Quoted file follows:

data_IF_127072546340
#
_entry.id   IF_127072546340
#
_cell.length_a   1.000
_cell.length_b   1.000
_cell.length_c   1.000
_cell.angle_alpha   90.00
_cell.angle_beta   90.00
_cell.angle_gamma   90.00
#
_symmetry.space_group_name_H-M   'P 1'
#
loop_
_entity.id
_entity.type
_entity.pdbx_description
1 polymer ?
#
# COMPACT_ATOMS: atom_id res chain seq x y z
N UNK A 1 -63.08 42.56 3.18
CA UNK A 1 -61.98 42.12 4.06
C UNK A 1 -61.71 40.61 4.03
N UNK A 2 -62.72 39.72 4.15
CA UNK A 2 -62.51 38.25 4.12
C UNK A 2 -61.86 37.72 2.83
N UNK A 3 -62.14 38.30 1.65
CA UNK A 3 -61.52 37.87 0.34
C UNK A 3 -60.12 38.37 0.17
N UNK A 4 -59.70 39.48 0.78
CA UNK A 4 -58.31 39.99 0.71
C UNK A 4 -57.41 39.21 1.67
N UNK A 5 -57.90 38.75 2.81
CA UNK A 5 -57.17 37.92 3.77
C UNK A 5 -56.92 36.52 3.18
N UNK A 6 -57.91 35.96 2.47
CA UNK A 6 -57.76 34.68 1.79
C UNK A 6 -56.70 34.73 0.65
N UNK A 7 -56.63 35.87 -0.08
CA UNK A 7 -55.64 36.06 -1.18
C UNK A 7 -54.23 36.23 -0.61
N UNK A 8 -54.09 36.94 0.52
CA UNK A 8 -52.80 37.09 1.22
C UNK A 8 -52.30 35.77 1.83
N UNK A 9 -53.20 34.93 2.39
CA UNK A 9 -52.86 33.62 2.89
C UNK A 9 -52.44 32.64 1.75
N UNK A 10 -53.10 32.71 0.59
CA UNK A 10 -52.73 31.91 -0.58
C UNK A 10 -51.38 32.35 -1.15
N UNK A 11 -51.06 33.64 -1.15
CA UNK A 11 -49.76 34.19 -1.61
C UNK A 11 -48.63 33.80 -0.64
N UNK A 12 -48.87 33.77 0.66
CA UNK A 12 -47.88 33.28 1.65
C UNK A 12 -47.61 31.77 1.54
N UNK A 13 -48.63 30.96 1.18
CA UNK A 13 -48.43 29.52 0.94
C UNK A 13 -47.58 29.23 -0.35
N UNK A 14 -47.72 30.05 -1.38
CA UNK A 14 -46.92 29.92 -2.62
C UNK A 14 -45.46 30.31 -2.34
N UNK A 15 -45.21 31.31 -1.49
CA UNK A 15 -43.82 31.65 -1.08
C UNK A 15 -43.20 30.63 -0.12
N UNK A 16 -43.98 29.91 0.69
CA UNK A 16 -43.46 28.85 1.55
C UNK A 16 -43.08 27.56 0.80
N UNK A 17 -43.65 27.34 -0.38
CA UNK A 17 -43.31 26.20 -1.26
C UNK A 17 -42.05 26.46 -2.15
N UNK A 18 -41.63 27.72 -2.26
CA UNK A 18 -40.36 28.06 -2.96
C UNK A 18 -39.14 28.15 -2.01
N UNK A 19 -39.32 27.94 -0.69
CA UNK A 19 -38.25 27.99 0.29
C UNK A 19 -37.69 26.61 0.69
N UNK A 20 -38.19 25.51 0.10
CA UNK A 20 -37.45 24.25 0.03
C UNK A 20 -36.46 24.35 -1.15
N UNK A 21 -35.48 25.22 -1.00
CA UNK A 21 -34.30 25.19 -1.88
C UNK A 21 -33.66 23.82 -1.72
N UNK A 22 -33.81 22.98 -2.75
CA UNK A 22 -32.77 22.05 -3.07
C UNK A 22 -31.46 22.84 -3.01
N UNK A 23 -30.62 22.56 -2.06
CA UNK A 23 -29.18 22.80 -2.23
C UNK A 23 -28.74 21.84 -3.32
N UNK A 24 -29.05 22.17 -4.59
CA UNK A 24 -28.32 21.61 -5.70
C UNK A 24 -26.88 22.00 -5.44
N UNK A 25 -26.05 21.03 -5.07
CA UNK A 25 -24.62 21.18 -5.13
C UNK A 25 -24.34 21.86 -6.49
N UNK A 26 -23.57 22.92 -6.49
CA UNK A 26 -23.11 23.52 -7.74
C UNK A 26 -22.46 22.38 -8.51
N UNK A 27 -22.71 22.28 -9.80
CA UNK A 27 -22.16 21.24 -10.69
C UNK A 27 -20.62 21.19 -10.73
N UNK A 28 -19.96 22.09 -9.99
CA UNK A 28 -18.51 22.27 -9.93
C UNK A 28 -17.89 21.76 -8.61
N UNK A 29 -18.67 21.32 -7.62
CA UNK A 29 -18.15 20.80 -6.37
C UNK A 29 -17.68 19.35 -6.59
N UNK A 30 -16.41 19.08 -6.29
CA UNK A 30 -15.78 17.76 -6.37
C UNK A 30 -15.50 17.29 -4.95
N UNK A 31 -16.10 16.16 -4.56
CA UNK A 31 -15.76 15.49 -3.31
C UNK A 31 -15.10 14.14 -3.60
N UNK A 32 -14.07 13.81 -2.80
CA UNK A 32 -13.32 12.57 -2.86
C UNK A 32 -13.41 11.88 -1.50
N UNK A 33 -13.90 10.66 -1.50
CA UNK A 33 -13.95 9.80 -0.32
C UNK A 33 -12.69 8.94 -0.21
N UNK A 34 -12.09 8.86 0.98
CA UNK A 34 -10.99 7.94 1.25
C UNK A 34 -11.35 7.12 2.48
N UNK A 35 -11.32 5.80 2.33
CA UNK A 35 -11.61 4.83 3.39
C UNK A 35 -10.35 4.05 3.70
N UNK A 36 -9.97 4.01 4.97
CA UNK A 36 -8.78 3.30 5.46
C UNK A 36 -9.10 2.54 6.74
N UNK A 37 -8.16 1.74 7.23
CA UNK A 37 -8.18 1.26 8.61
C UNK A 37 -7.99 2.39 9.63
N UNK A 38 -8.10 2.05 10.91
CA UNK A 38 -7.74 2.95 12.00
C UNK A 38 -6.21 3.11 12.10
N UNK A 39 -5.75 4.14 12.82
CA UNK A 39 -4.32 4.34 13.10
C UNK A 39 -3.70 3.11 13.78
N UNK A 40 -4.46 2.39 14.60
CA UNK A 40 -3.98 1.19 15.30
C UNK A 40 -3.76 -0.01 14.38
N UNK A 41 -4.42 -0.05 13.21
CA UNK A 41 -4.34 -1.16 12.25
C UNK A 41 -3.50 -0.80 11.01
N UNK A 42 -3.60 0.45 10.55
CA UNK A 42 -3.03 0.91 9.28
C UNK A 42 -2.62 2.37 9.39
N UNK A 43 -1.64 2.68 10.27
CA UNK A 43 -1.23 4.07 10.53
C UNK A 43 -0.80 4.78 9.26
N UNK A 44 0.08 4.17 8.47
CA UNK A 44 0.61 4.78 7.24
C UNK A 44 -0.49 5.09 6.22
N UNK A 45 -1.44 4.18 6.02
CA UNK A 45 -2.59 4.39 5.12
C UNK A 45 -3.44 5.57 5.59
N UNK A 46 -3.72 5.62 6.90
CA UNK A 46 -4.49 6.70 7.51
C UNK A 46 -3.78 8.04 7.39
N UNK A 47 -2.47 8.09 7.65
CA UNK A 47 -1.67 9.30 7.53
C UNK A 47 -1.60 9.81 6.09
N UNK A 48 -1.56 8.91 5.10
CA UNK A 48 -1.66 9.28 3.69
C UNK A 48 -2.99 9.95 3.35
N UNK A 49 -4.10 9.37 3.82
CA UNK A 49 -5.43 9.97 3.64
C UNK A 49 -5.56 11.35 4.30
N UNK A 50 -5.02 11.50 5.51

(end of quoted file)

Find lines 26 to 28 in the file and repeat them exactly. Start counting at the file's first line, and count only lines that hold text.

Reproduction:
C UNK A 2 -61.86 37.72 2.83
N UNK A 3 -62.14 38.30 1.65
CA UNK A 3 -61.52 37.87 0.34